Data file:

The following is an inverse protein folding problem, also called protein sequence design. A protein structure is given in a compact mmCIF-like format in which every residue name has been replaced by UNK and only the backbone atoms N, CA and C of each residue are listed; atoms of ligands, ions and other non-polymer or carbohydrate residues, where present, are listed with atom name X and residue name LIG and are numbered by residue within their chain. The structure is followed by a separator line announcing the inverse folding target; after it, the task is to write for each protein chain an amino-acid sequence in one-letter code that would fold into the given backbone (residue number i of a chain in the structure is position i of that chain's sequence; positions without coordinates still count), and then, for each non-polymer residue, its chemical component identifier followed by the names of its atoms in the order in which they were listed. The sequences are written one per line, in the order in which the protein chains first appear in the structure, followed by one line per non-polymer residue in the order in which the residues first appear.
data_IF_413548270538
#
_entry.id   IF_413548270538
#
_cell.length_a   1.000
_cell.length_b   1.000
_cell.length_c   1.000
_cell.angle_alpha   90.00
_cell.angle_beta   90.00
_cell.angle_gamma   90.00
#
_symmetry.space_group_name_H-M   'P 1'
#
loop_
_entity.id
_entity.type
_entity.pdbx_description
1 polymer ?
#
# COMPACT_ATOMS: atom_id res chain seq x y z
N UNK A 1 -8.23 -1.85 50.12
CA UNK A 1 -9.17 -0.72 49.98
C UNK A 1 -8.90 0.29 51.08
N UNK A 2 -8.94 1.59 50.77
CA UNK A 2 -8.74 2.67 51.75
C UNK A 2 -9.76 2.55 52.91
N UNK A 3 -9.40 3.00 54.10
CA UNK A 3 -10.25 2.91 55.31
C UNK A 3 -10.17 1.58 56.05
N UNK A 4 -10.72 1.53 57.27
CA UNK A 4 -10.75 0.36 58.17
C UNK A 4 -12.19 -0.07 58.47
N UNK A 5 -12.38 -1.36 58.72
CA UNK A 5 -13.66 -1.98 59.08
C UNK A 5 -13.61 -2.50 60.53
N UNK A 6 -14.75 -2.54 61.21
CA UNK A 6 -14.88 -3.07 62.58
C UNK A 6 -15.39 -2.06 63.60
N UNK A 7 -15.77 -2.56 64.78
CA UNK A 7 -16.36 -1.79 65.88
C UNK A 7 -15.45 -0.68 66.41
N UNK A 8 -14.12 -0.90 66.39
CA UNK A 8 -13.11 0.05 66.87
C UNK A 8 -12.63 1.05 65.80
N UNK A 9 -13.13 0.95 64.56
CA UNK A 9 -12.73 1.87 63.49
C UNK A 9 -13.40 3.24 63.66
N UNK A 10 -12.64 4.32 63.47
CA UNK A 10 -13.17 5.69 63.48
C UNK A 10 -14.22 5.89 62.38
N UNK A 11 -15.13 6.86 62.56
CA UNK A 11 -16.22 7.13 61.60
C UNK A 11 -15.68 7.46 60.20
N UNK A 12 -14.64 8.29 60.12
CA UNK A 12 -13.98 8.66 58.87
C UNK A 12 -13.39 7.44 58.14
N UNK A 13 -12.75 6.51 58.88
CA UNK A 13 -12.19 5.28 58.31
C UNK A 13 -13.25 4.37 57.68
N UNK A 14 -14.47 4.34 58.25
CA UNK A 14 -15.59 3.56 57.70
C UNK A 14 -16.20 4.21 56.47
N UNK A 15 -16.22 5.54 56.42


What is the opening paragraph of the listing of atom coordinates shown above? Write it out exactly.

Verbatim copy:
The following is an inverse protein folding problem, also called protein sequence design. A protein structure is given in a compact mmCIF-like format in which every residue name has been replaced by UNK and only the backbone atoms N, CA and C of each residue are listed; atoms of ligands, ions and other non-polymer or carbohydrate residues, where present, are listed with atom name X and residue name LIG and are numbered by residue within their chain. The structure is followed by a separator line announcing the inverse folding target; after it, the task is to write for each protein chain an amino-acid sequence in one-letter code that would fold into the given backbone (residue number i of a chain in the structure is position i of that chain's sequence; positions without coordinates still count), and then, for each non-polymer residue, its chemical component identifier followed by the names of its atoms in the order in which they were listed. The sequences are written one per line, in the order in which the protein chains first appear in the structure, followed by one line per non-polymer residue in the order in which the residues first appear.